And we could control the volume of that. So we could control how many people like we want. There there's no point in getting Clinton's ads advertised in Western Australia or Victoria. Like this is a very much a local area marketing plan. So we needed to make sure that those ads, you know, were seen by enough people, enough times within the right area. And we knew the kind of age group and the description of the people that we wanted to target. So it was so awesome when we're able to kind of see people getting to know that content, to like Clinton and what he was kind of talking about. And then trust him enough to actually pick up the phone and come in and say it, which was so good. Okay. So, we've spoken about what some of that activity was, which was mostly the activity that we've been doing. And we've kind of just been tweaking that along the way. You have had a few challenges though, along the way, with this marketing approach. What have some of those challenges being?

Clinton:

I think the main challenge was breaking the ice in front of the camera, Jane. I've done a little bit in front of the camera before, but when I saw the plan that you had implemented and I saw that it's going to involve lots of camera work. It was scary. It was daunting at first, but I'm naturally an introvert. So yeah, it was scary to think that I'm going to be in front of thousands of people on Facebook, but literally after doing that first video or two, you know, that barrier was totally broken down. So the other one was probably being consistent with the marketing, as you alluded to earlier on. I think we've had a chat before, but around that Christmas new year's period was really tough. My kids are all born late in the year, two in December and one in November.

So it's birthday, birthday, birthday, Christmas. And so being prepared for that time of year, I think going forward, it's going to be massive. I didn't pump out much marketing material during that period just because it was so busy. And then we float over into January and that just happened to be a record month for us or record for January for us. So it's yeah, I'm back on the horse now which is good, but content thinking of content all the time, Jane what we found is that we, we get questions on a daily basis within the clinic and they sort of format form the basis of, of the videos that we that we do. So, and then we had the challenges around the Facebook artificial intelligence, which was so frustrating. So basically when I was submitting an ad for review, the ads were being rejected because of what Facebook calls I think it's called personal attributes where if you put personal attributes, say foot or shoulder, or even paying within the text of the ad Facebook Artificial Intelligence picks that up and rejects the ad.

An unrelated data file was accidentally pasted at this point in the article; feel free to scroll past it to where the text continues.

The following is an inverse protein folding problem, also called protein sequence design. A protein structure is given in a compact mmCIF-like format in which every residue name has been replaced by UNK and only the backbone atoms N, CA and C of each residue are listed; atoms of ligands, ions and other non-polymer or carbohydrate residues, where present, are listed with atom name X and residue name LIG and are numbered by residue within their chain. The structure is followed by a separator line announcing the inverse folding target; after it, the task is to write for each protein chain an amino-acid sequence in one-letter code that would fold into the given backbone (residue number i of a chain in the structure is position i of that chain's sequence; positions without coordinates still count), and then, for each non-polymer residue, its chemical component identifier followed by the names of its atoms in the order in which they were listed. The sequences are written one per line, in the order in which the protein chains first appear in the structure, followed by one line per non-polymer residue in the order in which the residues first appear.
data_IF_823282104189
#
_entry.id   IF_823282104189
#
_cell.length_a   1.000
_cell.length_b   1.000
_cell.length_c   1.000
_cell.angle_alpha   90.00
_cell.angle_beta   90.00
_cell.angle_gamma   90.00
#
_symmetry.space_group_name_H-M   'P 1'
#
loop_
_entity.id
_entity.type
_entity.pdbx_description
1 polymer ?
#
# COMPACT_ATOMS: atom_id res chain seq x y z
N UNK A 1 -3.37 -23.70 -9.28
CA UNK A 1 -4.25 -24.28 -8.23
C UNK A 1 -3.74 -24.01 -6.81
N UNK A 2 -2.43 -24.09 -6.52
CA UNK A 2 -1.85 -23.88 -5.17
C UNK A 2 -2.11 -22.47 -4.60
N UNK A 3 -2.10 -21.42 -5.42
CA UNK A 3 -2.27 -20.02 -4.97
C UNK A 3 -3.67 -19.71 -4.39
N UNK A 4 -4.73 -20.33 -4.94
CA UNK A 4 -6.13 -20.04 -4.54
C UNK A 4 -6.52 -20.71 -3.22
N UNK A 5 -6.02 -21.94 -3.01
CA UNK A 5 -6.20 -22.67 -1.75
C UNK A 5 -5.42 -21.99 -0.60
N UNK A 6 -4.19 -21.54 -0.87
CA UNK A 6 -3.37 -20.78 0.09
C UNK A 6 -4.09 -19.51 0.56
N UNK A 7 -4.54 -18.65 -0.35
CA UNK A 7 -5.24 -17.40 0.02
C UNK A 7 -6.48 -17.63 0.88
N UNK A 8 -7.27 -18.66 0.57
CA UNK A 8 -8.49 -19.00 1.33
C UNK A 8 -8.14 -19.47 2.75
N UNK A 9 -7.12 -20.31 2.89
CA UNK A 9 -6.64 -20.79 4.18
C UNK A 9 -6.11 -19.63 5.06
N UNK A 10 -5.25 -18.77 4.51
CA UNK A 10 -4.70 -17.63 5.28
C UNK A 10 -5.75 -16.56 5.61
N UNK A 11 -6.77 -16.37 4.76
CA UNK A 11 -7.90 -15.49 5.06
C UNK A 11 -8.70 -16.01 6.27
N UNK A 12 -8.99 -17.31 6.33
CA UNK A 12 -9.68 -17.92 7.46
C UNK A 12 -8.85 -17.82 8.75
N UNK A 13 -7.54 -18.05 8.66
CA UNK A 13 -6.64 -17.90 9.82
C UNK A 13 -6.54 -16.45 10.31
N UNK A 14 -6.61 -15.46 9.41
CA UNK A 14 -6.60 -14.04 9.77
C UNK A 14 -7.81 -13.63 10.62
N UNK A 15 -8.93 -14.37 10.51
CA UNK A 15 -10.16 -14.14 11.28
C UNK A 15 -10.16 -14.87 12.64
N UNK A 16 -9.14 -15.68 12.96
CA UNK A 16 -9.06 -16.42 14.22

So that means I have to go back into how I created the ad and change the wording and blah, blah, blah, which I got around in the end. But it was definitely really frustrating. But we had smarted at Facebook in the end so.

Jane:

And if you're listening Facebook, we're not doing anything wrong. It was your artificial intelligence. That was picking it up in the wrong context. Yes, and that is so frustrating. And unfortunately it's just one of those glitches that we come across in Facebook and unfortunately there's really nothing that we can do about it. And sometimes when Facebook introduce a new feature or when they turn up the volume on that artificial intelligence, in terms of taking away more responsibility from human brains and putting it more towards that artificial intelligence, you get this overdrive of incorrect, basically activity and assumptions. And Facebook have always been this kind of faceless, ironically, organization where there's no help support. You know, it's like Google, unless it's for specific invest, you know, paid for products, there is no support.

There's no help line there's no one. And even if you are spending money with them, you have got be kind of spending big bucks to get a Facebook account manager and it can be really frustrating. And all you can do is exactly what you did and just experiment, tweak, and then you eventually get to see where the little flags are. And then when you're developing your content, you can just be aware of those and make sure that you try not to tweak the red flag there. So you did exactly the right thing. And I think really because yeah, again for the personal attributes, because you do have those personal attributes the physio stuff seems to be a little bit more sensitive than say a bread shop or whatever. So you did so well to persist there. And as well I don't think I ever knew that you were hesitant to get in front of the camera. I think you just pretty much just went for it.

You did very well to hide that because you were like straight onto it. And I think, you know, within a week or so of having that marketing plan put together, you produced your three videos. They were up on Facebook. You were rolling. That was awesome. You like a checklist, Clinton.